The maximal processing capacity and filtration efficiency of the shaker should be related to screen wear because holes in the filtering screens might give a higher maximal capacity and a reduced filtering efficiency. New or fully repaired screens were installed at the startup of the capacity tests to ensure representative capacity and filtration results.

Shaker screens were inspected before and after test runs as part of the test procedures; the API size and the general condition of the screens were observed before and after each test. Number and type of holes, tendency to corrosion, clogging, patching method, and user friendliness of the screens were noted. A post-analysis of shaker-screen wear was made with optical techniques.


The primary function of solids-control equipment is to remove solids from the circulating fluid. To ensure good solids removal, it is essential that the drilling fluid returning from the well pass through the shaker screens and not through leakages in the shakers. Although drilling fluid is designed to seal off fissures in the well, and will seal off fissures in the shaker as well, drilling fluid may bypass the shaker screens by means of alternative flow routes. The result is reduced solids removal, and low-gravity solids will be pumped into the well again, thus reducing the quality of the drilling fluid. The leakage tests were performed by installing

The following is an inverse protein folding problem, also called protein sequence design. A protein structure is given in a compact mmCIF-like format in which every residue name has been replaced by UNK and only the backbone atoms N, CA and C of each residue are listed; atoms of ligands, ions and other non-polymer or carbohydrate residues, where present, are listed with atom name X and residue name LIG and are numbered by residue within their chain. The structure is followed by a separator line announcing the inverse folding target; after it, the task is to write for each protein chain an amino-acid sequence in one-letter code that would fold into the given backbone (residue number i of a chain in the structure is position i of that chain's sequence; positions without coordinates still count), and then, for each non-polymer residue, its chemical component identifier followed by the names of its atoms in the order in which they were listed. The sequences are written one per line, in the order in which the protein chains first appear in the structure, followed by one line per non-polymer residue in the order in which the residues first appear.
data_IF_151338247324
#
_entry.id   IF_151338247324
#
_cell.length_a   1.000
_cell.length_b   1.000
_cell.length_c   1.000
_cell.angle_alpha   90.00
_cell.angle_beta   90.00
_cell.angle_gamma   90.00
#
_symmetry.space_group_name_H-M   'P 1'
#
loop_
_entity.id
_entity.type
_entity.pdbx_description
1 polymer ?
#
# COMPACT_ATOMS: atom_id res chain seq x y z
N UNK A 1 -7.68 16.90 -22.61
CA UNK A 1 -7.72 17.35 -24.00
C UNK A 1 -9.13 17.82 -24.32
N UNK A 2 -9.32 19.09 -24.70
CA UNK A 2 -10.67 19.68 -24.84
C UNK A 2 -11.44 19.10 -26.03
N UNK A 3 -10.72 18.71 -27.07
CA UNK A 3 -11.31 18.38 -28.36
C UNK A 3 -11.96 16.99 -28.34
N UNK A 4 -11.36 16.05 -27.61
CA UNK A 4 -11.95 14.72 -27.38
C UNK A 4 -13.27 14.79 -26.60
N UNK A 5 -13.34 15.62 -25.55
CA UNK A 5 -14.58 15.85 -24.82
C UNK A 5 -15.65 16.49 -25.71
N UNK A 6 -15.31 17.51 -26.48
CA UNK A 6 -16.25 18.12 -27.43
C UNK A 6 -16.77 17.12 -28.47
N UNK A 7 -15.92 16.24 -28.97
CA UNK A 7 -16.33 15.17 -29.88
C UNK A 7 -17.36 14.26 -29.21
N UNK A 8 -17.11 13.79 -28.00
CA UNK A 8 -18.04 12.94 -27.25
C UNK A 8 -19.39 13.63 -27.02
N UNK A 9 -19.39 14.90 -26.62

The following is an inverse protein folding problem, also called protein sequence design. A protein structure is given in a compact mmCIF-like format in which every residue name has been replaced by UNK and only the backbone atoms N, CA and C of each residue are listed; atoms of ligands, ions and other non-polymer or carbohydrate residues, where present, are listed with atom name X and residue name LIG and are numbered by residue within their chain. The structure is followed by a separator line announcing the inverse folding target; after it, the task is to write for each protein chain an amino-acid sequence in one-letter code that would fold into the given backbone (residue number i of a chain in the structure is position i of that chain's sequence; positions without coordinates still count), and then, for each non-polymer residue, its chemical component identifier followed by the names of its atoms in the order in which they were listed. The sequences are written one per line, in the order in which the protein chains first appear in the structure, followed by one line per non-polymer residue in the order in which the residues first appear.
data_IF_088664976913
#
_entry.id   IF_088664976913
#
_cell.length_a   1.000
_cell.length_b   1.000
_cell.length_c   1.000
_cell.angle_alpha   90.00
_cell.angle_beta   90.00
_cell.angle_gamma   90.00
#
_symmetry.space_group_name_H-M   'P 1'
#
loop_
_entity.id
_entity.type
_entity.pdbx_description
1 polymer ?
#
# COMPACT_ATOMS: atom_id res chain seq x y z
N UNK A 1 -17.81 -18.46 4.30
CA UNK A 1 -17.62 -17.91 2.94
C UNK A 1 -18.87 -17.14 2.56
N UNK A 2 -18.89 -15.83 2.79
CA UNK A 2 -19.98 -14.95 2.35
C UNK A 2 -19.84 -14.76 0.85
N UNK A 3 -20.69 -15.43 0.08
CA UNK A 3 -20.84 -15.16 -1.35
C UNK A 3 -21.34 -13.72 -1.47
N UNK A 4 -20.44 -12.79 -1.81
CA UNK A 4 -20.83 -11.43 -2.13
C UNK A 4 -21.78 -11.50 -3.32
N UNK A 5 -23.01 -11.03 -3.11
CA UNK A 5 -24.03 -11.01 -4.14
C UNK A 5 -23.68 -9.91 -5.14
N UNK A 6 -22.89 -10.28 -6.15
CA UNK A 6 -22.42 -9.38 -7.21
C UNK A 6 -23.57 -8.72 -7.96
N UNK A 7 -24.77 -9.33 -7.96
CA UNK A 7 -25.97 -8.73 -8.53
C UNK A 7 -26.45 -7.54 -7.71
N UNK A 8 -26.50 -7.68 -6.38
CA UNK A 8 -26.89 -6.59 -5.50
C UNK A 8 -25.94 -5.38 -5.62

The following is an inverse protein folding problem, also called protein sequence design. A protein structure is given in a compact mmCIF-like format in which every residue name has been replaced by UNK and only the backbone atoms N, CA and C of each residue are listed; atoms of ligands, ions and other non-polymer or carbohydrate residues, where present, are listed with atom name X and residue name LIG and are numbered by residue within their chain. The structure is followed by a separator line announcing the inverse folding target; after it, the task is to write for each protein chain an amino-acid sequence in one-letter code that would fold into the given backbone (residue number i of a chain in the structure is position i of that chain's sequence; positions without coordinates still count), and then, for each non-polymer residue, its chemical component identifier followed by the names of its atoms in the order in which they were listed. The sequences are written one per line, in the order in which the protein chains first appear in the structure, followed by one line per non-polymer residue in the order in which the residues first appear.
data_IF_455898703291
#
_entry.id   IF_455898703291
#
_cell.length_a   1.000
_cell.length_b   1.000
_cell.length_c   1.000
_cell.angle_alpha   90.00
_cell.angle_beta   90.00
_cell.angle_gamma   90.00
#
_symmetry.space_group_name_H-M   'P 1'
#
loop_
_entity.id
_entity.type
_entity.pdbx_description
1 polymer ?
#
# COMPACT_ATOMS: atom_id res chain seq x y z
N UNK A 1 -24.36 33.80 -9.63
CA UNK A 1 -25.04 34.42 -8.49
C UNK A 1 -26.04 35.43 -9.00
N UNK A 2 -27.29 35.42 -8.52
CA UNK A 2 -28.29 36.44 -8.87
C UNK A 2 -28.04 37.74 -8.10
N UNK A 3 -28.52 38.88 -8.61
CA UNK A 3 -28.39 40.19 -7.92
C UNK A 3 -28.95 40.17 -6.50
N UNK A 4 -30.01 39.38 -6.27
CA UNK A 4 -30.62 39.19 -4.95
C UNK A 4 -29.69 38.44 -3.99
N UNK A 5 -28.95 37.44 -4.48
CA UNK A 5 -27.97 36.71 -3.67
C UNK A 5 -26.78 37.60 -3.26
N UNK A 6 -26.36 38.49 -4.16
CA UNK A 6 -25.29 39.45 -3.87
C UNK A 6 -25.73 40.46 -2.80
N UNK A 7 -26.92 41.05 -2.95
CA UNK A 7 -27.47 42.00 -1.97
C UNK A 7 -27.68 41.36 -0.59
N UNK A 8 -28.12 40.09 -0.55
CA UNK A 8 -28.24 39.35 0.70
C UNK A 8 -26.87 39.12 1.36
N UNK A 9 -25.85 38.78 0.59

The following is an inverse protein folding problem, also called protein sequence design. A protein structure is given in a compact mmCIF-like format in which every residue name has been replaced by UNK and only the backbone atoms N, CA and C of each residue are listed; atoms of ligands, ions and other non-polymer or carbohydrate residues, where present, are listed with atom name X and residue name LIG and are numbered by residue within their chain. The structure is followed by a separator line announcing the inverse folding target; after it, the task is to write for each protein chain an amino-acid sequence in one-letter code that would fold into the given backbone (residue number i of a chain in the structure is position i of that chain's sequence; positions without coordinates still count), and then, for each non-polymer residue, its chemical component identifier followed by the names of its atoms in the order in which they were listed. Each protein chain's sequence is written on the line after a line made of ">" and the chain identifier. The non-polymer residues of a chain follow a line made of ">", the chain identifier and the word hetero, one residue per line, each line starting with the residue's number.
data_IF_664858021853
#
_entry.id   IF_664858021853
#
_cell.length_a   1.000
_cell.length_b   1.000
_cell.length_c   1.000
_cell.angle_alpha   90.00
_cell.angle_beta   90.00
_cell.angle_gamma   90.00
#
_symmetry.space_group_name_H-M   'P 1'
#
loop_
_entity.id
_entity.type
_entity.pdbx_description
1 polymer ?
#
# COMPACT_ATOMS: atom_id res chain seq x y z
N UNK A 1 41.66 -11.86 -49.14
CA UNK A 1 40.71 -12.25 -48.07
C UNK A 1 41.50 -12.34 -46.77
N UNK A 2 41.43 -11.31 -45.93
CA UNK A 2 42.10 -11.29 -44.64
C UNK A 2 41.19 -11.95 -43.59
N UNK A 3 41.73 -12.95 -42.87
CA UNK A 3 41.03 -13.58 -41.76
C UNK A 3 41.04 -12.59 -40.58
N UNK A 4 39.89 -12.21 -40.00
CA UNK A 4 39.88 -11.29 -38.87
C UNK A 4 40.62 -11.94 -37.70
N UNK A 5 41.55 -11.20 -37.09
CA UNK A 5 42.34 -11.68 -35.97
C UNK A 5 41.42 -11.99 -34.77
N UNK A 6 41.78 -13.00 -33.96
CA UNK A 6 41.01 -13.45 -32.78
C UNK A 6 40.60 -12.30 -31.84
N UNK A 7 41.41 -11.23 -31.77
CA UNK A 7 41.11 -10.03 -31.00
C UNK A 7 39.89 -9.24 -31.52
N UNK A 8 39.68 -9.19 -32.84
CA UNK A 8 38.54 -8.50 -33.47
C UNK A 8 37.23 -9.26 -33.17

blinded screens in the shaker, filling the shakers with water, and observing how fast the water was leaking out from the shakers. The leakage test was performed with the shaker turned off (static-leakage test) and with the shaker running (dynamic-leakage test).

The shaker derived from vacuum technology has a rotational screen; thus, the same leakage-test procedure as for the conventional shale shakers could not be applied for the vacuum shaker. An alternative procedure was applied on the vacuum shaker in which leakage between the blinded, rotational screen and the side of the shaker was examined for the same time interval. Because of difference in technology, the leakage test could be performed only in static mode for the vacuum-based shaker.

LCM Recovery.

Experience has shown that adding lost-circulation material (LCM) to the drilling fluid can significantly improve the formation strength. One of the practical means for maintaining the correct particle content and size distribution has led to the development of multiple-deck shakers that enable the possibility of recirculating particles of a specific size range back to the drilling fluid (Omland et al. 2007). By use of this function, the recovered LCM material may be used again, and the addition of LCM material to the drilling fluid for each cycle into the well can be avoided. The recycling of the LCM material has both economic and environmental benefits.

dual deck shale shaker

Operation and Maintenance Friendliness.